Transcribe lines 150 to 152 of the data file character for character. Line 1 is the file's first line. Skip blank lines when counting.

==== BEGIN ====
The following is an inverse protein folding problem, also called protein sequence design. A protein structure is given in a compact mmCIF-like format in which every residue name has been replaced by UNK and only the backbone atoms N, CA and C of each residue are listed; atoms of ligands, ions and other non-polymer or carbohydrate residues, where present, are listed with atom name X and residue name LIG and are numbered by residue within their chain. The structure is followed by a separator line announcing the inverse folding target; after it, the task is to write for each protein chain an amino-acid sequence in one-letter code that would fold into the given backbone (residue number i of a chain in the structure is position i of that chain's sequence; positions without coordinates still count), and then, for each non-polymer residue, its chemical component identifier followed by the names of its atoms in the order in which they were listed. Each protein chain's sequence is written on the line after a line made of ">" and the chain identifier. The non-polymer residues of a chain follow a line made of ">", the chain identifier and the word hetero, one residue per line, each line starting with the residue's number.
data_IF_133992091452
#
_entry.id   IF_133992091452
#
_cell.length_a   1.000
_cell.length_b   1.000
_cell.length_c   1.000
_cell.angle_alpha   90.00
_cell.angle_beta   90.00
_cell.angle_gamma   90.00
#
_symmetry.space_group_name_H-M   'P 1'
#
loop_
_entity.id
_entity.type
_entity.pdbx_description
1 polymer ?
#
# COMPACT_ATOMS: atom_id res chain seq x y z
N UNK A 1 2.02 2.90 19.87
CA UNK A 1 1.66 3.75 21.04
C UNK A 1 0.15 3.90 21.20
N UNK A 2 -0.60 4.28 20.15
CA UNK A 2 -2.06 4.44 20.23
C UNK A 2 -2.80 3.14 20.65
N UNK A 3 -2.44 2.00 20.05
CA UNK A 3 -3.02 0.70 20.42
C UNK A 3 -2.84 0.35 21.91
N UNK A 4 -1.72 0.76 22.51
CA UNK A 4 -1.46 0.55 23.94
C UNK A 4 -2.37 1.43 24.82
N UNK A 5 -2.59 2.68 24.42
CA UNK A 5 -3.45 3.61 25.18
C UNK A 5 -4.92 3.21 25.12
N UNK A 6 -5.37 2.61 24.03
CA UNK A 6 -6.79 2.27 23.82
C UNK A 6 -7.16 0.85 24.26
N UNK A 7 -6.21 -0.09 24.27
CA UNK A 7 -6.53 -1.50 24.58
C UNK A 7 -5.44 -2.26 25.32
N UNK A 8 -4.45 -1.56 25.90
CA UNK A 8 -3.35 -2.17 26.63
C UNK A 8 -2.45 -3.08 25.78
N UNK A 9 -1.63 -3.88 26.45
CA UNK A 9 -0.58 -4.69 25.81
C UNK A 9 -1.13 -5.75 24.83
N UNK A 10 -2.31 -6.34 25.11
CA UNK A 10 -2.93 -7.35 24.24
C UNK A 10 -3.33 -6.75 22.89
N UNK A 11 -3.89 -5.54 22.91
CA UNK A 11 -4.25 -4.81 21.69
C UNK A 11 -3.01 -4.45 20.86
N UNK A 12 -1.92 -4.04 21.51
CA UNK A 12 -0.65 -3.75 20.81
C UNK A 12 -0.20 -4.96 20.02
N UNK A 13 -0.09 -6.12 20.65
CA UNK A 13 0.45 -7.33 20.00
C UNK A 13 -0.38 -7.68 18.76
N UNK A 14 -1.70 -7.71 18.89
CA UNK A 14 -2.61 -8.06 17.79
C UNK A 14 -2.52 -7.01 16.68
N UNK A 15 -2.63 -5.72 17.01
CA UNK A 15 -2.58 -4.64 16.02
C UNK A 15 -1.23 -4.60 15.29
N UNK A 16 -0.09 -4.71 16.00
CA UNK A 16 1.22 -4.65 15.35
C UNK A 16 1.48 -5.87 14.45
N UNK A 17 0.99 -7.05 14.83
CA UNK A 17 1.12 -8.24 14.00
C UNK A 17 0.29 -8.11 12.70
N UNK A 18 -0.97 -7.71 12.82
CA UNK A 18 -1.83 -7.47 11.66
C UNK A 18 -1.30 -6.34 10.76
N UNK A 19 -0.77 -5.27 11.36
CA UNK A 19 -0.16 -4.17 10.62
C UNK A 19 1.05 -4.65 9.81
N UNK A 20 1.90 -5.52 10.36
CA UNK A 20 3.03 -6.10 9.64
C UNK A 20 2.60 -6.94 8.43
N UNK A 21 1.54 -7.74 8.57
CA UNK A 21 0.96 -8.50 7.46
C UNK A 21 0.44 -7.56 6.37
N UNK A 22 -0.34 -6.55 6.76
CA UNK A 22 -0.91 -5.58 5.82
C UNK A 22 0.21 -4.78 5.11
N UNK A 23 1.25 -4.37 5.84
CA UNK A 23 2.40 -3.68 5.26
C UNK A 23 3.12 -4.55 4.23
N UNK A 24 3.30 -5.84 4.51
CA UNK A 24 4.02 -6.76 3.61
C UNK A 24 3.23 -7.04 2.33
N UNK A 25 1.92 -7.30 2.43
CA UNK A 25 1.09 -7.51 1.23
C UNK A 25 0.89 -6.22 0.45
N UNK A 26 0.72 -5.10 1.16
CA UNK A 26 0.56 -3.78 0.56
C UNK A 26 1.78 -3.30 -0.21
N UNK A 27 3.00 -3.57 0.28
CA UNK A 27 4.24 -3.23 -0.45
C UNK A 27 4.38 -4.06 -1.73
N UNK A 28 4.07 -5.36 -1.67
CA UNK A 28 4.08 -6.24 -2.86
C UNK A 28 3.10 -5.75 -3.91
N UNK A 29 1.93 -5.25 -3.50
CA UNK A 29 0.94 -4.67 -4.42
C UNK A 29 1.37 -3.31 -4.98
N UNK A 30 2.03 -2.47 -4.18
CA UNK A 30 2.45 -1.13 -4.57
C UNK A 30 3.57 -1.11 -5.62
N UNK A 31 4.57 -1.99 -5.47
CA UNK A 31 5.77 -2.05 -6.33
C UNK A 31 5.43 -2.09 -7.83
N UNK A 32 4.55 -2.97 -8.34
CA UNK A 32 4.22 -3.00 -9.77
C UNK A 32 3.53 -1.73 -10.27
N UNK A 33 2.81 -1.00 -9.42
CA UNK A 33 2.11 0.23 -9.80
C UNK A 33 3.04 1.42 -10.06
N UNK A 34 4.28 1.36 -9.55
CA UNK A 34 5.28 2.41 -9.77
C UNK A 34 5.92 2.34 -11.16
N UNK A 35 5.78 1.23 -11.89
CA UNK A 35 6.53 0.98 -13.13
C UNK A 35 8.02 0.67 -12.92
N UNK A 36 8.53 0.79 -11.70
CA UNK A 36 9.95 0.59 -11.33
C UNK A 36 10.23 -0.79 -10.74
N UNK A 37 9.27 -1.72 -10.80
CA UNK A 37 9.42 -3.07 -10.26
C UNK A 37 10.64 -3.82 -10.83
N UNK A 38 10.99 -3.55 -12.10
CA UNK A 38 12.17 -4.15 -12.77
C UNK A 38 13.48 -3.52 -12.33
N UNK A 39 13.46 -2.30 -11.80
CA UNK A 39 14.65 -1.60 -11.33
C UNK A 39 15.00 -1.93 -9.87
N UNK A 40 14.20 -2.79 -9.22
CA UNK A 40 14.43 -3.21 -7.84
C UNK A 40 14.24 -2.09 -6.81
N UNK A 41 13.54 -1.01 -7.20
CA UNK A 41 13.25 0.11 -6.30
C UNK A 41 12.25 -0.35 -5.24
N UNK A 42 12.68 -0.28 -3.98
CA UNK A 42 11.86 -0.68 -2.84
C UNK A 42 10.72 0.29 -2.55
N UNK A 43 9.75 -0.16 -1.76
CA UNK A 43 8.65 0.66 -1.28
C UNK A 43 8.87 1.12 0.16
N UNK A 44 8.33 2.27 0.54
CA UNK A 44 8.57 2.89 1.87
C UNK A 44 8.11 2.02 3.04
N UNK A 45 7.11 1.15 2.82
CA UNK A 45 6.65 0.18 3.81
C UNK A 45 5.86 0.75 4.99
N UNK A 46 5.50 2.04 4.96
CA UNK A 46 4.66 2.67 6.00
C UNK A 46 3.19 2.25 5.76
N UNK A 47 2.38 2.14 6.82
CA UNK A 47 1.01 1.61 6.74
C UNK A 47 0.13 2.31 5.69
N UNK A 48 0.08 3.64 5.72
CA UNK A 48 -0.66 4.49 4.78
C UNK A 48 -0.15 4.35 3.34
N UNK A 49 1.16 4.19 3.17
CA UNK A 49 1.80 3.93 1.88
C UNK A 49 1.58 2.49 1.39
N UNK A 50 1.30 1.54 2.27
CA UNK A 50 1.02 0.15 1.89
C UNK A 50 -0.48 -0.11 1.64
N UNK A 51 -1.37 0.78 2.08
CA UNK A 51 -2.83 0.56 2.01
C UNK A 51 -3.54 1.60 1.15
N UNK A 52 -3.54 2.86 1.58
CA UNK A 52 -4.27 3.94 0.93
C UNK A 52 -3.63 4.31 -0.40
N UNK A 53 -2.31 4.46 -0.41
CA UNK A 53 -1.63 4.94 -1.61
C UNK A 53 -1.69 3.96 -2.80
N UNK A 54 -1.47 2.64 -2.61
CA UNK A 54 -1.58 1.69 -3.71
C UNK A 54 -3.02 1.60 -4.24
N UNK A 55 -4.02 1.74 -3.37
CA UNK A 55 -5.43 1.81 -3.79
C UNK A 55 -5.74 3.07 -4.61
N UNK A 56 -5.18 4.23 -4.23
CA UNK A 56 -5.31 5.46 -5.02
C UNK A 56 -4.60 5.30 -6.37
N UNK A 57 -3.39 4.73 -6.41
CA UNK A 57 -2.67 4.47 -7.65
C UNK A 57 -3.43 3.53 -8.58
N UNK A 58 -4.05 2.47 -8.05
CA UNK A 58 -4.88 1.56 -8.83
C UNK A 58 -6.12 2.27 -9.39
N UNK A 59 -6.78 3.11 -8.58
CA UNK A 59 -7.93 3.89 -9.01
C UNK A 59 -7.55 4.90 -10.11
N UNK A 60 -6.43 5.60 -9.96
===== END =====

C UNK A 43 8.87 1.12 0.16
N UNK A 44 8.33 2.27 0.54
CA UNK A 44 8.57 2.89 1.87